I’m torn. And while you don’t particularly care what, or why, I am torn, in order to explain my complicated response to HBO’s hilarious mockumentary, it’s going to require me to walk you through it anyway. And if you’ve ever been out to THinc. ever before, then you know that nothing is simple. Nothing. Even the simple things don’t survive when held under my gaze.

So I start back in 1995 I took notice of a very young Lance Armstrong and his Stage 18 win of the Tour de France. I was only marginally aware of what the Tour de France even was back then. But after Lance’s cancer struggle and his successful return in 1998. My adoration for Lance literally changed my life. Like, I read everything I could about the various tours and races, but solely in pursuit of my love for the Tour de France. And when the race ran, I woke at 3 am, and went in to work around noon every day. I would even inform my boss, yeah, that’s just the way it was going to be. I’d work late, I did whatever I had to do in order to watch every minute of every Tour de France. (Those summary cycle cast things are for losers. You can quote me on that.)
Yes, my life changed. And throughout Europe the cries about doping got louder and louder. But I reveled in their unbelief that this American could possibly dash the entire field singlehandedly… and without drugs. Yeah. About that. But then came Floyd Landis, and Lance’s other team mates that began to tell stories of drugs. Wait, wah?

When Lance went on Oprah and admitted to his doping I quit. I stopped with the Tour, I stopped with Lance. I bailed on the entirety of it all.

But then came the HBO’s hilarious mockumentary Tour de Pharmacy. It’s short. Only 38 minutes. So it’s an easy watch. Let me just say this, I found myself laughing out loud at many of the inside jokes and the numerous different ways in which the show lambasted the entirety of the culture and this little world of cycling. But I wondered when Lance came on to the screen towards the end, if I might just throw my TV out the window or not. Ultimately I didn’t. PHEW. But wow. Talk about a catharsis. Man.

Still, if you are a fan of cycling. Or even if you have just watched a couple races. I highly recommend this mockumentary from HBO. Definitely made me laugh a lot. And heck, maybe, just maybe, it will begin my path back to sanity and out of my counselor’s office that I’ve been locked in since 2013.

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10 Responses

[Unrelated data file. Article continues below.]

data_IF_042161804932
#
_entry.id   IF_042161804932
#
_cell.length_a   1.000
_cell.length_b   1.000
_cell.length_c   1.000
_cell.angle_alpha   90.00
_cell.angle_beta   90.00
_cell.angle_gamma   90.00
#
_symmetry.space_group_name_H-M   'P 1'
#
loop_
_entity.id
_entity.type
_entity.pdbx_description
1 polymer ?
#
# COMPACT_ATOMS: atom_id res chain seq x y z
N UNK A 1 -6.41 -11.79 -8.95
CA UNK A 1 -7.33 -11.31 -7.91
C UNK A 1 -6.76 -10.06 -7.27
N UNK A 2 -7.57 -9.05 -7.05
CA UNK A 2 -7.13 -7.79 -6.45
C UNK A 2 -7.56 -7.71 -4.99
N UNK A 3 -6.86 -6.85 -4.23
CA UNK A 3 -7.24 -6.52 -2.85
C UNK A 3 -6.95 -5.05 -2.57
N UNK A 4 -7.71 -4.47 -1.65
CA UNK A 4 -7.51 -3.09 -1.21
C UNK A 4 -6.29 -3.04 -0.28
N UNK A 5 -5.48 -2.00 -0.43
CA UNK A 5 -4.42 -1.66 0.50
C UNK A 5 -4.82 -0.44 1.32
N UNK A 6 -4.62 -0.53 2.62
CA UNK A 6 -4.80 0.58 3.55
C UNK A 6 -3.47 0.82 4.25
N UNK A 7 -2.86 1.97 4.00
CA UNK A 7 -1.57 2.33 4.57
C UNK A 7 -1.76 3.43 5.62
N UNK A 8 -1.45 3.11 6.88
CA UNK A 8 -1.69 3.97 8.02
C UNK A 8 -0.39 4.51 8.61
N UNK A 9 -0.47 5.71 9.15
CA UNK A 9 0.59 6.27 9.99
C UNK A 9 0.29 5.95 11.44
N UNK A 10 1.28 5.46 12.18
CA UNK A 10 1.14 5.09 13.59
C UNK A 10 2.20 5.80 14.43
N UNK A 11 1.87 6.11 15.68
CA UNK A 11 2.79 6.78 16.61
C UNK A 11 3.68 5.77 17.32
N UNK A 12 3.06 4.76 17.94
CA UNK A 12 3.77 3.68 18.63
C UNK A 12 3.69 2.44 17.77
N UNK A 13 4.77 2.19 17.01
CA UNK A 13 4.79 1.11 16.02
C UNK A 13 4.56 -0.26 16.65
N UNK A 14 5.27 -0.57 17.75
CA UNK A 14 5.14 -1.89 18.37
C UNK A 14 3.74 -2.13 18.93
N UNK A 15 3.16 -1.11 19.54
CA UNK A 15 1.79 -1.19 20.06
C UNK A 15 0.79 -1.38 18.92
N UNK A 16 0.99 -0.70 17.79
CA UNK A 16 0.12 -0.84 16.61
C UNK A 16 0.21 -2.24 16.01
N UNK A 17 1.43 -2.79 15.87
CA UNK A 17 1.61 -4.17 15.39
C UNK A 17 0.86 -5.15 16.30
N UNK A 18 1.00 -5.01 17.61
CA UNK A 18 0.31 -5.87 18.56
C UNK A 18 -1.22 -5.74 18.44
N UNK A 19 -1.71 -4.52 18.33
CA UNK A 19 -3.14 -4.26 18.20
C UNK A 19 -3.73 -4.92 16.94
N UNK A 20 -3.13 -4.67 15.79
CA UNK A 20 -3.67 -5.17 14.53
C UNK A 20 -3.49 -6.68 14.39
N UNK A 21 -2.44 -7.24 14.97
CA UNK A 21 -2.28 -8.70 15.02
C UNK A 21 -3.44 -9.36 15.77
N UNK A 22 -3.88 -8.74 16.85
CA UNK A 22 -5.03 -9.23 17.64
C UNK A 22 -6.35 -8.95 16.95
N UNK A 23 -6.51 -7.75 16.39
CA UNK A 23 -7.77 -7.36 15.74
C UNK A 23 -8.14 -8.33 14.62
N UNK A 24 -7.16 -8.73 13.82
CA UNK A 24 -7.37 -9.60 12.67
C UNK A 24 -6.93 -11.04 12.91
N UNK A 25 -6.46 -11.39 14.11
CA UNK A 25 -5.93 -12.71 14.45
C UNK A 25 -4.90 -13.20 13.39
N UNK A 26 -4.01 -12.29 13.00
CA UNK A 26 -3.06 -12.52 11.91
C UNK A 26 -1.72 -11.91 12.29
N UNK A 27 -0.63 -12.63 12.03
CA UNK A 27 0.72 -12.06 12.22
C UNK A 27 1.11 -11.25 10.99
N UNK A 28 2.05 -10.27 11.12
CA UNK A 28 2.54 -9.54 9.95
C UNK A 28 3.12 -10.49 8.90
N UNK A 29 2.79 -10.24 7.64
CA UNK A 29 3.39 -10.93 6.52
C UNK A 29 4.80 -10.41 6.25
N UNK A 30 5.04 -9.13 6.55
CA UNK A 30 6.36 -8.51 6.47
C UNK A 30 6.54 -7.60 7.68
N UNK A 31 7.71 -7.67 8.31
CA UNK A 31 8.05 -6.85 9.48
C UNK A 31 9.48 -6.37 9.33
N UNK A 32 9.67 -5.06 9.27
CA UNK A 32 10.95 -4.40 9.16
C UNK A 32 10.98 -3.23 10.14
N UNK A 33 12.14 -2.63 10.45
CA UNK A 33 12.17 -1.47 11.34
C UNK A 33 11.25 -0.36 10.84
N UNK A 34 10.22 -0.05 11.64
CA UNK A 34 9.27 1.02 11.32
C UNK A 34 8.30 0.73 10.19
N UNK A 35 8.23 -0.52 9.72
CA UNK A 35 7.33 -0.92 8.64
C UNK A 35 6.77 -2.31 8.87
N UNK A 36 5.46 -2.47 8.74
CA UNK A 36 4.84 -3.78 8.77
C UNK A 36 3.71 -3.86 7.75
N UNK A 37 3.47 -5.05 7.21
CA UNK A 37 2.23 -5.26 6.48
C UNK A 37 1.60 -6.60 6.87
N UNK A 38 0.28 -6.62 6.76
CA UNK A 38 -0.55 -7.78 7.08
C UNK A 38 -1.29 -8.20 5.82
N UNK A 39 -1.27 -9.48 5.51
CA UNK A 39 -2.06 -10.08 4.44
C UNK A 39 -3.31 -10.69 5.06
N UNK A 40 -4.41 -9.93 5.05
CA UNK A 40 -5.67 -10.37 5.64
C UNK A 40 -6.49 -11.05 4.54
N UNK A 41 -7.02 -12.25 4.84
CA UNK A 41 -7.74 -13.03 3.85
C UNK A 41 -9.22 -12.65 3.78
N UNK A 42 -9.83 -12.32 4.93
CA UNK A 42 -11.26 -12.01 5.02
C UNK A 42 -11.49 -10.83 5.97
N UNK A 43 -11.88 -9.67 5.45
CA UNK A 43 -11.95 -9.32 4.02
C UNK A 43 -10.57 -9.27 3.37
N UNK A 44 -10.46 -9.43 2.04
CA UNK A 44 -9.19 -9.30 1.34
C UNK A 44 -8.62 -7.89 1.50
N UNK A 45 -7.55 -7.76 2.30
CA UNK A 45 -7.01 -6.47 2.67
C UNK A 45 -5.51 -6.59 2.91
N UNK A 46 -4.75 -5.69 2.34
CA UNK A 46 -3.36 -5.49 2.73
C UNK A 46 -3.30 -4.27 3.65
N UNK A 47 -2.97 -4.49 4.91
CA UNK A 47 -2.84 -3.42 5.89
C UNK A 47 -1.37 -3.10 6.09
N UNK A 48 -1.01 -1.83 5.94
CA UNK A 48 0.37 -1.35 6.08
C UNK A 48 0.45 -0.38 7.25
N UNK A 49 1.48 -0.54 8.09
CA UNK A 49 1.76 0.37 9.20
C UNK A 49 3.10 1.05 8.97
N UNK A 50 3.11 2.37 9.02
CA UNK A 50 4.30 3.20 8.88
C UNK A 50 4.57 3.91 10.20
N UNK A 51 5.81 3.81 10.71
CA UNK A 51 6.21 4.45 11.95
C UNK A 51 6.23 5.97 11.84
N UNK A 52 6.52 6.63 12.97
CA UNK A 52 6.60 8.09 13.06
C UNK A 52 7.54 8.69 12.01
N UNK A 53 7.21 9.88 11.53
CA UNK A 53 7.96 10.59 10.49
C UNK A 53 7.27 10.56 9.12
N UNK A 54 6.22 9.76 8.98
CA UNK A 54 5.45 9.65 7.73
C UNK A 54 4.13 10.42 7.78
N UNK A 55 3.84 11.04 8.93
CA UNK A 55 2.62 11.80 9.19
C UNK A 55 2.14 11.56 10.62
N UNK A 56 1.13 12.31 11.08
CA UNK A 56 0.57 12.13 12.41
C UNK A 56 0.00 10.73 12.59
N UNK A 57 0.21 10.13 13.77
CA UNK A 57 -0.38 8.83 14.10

1. De Advocate

    I’ll have to check this out. After watching the Netflix documentary about Lance, I don’t know if I could find humor in any aspect of him. Talk about a type A narcissist asshole ol’ Lance buddy.

    • Taylor Holmes

      Agreed. And if you notice, I didn’t really talk about his part in the movie. Kinda makes me ill a little bit to think he probably got paid for showing up by HBO. But the rest of the movie really was funny… that is if you understand cycling and the culture of it.

  2. Shelby

    Doping in cycling was and is normal, and the same goes for many sports. I think people overreacted to hearing the news and refuse to let it go because they felt stupid for believing someone could do that without steroids. But that’s their own issue- not his or any other athlete.

    Everyone cheats- everyone, not just athletes. Watch some videos of Dan Ariely’s behavioral research and you might have a different reaction to what Lance and other cyclists did. The fact is that we all cheat to varying degrees. Lance didn’t hurt people or animals- unlike athletes like OJ or Michael Vick who somehow still have a fan base- so everyone needs to calm down about Lance Armstrong. He was an amazing athlete and judging him doesn’t take that away.

    • Taylor Holmes

      Wait wait wait…
      We have like 10 topics going on in this one comment. To say “everyone cheats”, therefore it is normalized, and therefore it is ok, regardless of what the actual rules are. Heck, changes the rules to say doped riders are fine, and I’d love to see what they are capable of. The biggest idiot, the one who takes the most, wins. It’d be like flatliners, but for bike riders! hahahah.

      Or to bring it even further home, it’s like saying, all politicians do opposition research, and therefore it’s perfectly fine for Trump & co. to take opposition research from the Russians. Wait what? No, that is treasonous. And driving doped is horribly dangerous to riders and their health.

      One thing you did say that is 100% on target is that I am very angry still about the lie propagated, again and again and again by Lance. And yes, as a result, I’m angry that I fell for his lie. That I believed an our Cancer patient turned the corner and not only competed again, but fought valiantly to 7 race wins? Unbelievable. Just an unimaginably perfect story. He deserved to have non-profits started after him. He deserved the fame, and the accolades as a result. Until we realized it was a fraudulent story.

      I do think you bring up a good point with regard to Dan Ariely. I love his Ted Talk on our morally buggy code – https://www.ted.com/talks/dan_ariely_on_our_buggy_moral_code#t-294147. I adored his discussion about our identification with the individual that is cheating and how that impacts our desire to also cheat. And just because Lance cheated, with apparent impunity, the rest of his team thought it was ok as well? They identified with him, and therefore they thought it was ok.

      But my objection here is that it is against the rules and the norms of the game and competition. You and I compete at, what? Blog post commenting! Which, you are great at by the way. But what you don’t know is that I wrote a computer algorithm to do all mine. And therefore I claim the prize of 5 million dollars because my algorithm could go a lot faster than you. And I have actually participated in cheating contests. A group of us wrote algorithms to play bejeweled and to see who’s algorithm score the highest score in 60 seconds. That is fine, because we all knew what the rules were and what the conditions were. But if you joined our group, and played normally, while we all let our bots play for us? You would be justifiably outraged.